Non-Fiction and Media Texts

Revise for AQA Paper one, section A

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'What types of exercise are discussed in the newspaper article?'

'Identify five advantages and five disadvantages to exercising regularly mentioned in the newspaper article.'

'List five facts and five opinions the writer includes in the newspaper article.'

· In this type of question, you are being asked to locate specific named details directly from the text and list them.

· Normally one mark will be awarded for each correct point you make.

· Unless made obvious within the question, the answer does not need extra explanation or to be written in your own words - a numbered list would make a good answer.

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'What impressions does the article create concerning the need for exercise?'

'How does the writer defend the need for exercise?'

'What are the writer's attitudes towards exercise?'

· In this type of question, you need to write a considered personal response and use evidence from the text to support what you say.

· This type of question requires a mixture of your own words and quotations from the text.

· Marks are awarded for depth of answers - you need to show an understanding of how language choices work.

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'How does the writer try to persuade the reader that exercise is a good thing?'

'What impression of fitness does the writer create?'

'How is the article made convincing?'

· In this kind of question, you would need to discuss, for example, the persuasive techniques used by the writer or the way something has been presented in the text.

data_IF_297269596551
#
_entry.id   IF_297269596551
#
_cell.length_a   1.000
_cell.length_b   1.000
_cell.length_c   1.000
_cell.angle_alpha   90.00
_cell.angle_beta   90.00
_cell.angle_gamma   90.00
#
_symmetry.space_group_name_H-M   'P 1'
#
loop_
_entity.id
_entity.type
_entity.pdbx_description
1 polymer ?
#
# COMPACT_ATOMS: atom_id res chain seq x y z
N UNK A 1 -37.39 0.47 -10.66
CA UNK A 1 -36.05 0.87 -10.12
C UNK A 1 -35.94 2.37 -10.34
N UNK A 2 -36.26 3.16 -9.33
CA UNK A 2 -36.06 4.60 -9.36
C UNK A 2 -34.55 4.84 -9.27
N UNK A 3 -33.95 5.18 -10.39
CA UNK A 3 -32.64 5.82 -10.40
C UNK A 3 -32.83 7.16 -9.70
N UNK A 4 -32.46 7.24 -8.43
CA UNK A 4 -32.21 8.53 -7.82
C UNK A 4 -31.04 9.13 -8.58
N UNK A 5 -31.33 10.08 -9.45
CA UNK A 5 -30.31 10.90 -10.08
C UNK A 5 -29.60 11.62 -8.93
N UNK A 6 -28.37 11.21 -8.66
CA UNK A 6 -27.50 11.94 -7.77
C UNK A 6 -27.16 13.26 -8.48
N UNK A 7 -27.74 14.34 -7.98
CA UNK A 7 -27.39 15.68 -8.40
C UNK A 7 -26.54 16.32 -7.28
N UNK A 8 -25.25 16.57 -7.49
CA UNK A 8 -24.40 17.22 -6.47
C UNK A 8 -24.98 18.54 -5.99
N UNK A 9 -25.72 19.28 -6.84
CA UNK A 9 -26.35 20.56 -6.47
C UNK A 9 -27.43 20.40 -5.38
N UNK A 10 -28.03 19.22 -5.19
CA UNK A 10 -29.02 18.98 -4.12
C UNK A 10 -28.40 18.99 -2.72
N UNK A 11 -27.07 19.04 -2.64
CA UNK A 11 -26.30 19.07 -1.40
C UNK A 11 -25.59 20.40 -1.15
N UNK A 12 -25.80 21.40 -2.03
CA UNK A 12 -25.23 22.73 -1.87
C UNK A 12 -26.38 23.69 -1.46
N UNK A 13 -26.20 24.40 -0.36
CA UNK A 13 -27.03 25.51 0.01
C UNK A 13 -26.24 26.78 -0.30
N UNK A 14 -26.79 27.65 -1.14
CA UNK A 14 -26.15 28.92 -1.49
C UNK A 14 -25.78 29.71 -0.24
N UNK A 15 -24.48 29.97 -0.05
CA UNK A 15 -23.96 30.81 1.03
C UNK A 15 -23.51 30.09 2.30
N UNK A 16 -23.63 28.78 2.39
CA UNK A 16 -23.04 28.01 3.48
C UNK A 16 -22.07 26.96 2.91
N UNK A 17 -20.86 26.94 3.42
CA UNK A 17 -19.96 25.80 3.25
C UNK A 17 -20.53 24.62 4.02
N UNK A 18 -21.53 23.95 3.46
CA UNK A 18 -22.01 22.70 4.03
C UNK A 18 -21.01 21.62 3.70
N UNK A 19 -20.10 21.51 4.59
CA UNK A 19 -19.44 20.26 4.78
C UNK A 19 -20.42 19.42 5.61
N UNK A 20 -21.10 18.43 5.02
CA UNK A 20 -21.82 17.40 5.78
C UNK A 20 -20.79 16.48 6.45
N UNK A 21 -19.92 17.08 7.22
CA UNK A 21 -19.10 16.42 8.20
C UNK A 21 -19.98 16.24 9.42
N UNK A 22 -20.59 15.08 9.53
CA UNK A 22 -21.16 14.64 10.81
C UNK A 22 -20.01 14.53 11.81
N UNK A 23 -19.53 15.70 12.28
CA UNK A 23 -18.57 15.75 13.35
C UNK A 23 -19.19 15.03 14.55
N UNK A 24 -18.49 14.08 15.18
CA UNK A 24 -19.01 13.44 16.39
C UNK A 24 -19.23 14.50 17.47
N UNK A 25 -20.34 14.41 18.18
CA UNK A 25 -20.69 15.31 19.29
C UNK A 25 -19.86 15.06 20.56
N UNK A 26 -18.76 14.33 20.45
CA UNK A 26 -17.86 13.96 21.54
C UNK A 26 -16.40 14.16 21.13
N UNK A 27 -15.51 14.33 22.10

· This means considering aspects of language, style and structure to show how these work for a specific audience and purpose.

· It requires a considered, reflective and insightful response using a mixture of your own words and quotations from the text.

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'Which of the two articles do you consider the most persuasive? '

'Which of the two texts do you find the more interesting and why? '

· This type of question needs a close discussion of the two articles.

· You will need to comment on aspects of audience, purpose, language and style.

· As before, you are being tested on your awareness of how language can be used effectively for a specific audience and purpose.

· Again, this type of question expects a considered, reflective and insightful response using your own words with support provided by quotations from the text.

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Considering who the texts are intended for - their target audience.

Considering why the texts have been written – their purpose.

· Your aim should be to work out how a writer makes choices to create a style that is suited to a certain type of reader so that the purpose of the text is achieved.

The purposes of non-fiction texts are various and most often a combination:

· to entertain

· to inform

· to persuade

· to explain

· to advise

· to instruct

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Structure refers to the way topics and ideas in a piece of writing are revealed in a sequence by the writer. Releasing ideas in a sequence can help make the writing clearer (as in writing to explain), it can develop tension and interest (as in a narrative or story), it can make the writing more persuasive (as in writing to argue).

You can work out the structure for a text by making a note of the ideas or topics that the writer explores as the text proceeds. Look at topic sentences, introductions and conclusions closely. Always consider the effect and purpose of the sequence to recognise how the whole meaning of the text is slowly being shaped.

An argument might include; facts, opinions, anecdotes, evidence, examples, statistics, quotes from other sources, references to the past, present and future, comparisons, cause and effect and counter arguments.

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How are facts being used? Are they presented in a way that is balanced or carefully selected so they are biased?